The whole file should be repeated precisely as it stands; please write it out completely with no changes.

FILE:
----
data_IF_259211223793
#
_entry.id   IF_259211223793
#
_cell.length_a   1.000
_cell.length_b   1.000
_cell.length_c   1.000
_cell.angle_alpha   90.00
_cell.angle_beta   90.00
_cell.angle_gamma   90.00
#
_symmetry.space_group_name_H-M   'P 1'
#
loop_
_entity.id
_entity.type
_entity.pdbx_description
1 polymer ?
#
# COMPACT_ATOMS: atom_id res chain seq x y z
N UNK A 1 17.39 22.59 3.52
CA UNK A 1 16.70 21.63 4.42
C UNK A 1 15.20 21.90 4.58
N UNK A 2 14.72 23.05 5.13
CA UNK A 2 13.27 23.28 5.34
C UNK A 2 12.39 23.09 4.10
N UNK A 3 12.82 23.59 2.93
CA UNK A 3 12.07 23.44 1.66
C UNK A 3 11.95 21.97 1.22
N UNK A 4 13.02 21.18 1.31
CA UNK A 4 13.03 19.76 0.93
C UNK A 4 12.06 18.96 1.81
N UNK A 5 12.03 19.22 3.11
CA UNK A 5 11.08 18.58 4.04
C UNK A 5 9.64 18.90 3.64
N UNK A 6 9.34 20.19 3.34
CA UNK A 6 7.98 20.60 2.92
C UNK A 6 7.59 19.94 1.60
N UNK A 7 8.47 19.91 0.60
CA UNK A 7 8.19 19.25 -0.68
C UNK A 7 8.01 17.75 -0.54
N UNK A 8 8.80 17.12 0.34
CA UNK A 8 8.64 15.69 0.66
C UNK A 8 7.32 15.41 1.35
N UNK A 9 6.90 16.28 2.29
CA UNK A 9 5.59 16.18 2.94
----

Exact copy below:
data_IF_259211223793
#
_entry.id   IF_259211223793
#
_cell.length_a   1.000
_cell.length_b   1.000
_cell.length_c   1.000
_cell.angle_alpha   90.00
_cell.angle_beta   90.00
_cell.angle_gamma   90.00
#
_symmetry.space_group_name_H-M   'P 1'
#
loop_
_entity.id
_entity.type
_entity.pdbx_description
1 polymer ?
#
# COMPACT_ATOMS: atom_id res chain seq x y z
N UNK A 1 17.39 22.59 3.52
CA UNK A 1 16.70 21.63 4.42
C UNK A 1 15.20 21.90 4.58
N UNK A 2 14.72 23.05 5.13
CA UNK A 2 13.27 23.28 5.34
C UNK A 2 12.39 23.09 4.10
N UNK A 3 12.82 23.59 2.93
CA UNK A 3 12.07 23.44 1.66
C UNK A 3 11.95 21.97 1.22
N UNK A 4 13.02 21.18 1.31
CA UNK A 4 13.03 19.76 0.93
C UNK A 4 12.06 18.96 1.81
N UNK A 5 12.03 19.22 3.11
CA UNK A 5 11.08 18.58 4.04
C UNK A 5 9.64 18.90 3.64
N UNK A 6 9.34 20.19 3.34
CA UNK A 6 7.98 20.60 2.92
C UNK A 6 7.59 19.94 1.60
N UNK A 7 8.47 19.91 0.60
CA UNK A 7 8.19 19.25 -0.68
C UNK A 7 8.01 17.75 -0.54
N UNK A 8 8.80 17.12 0.34
CA UNK A 8 8.64 15.69 0.66
C UNK A 8 7.32 15.41 1.35
N UNK A 9 6.90 16.28 2.29
CA UNK A 9 5.59 16.18 2.94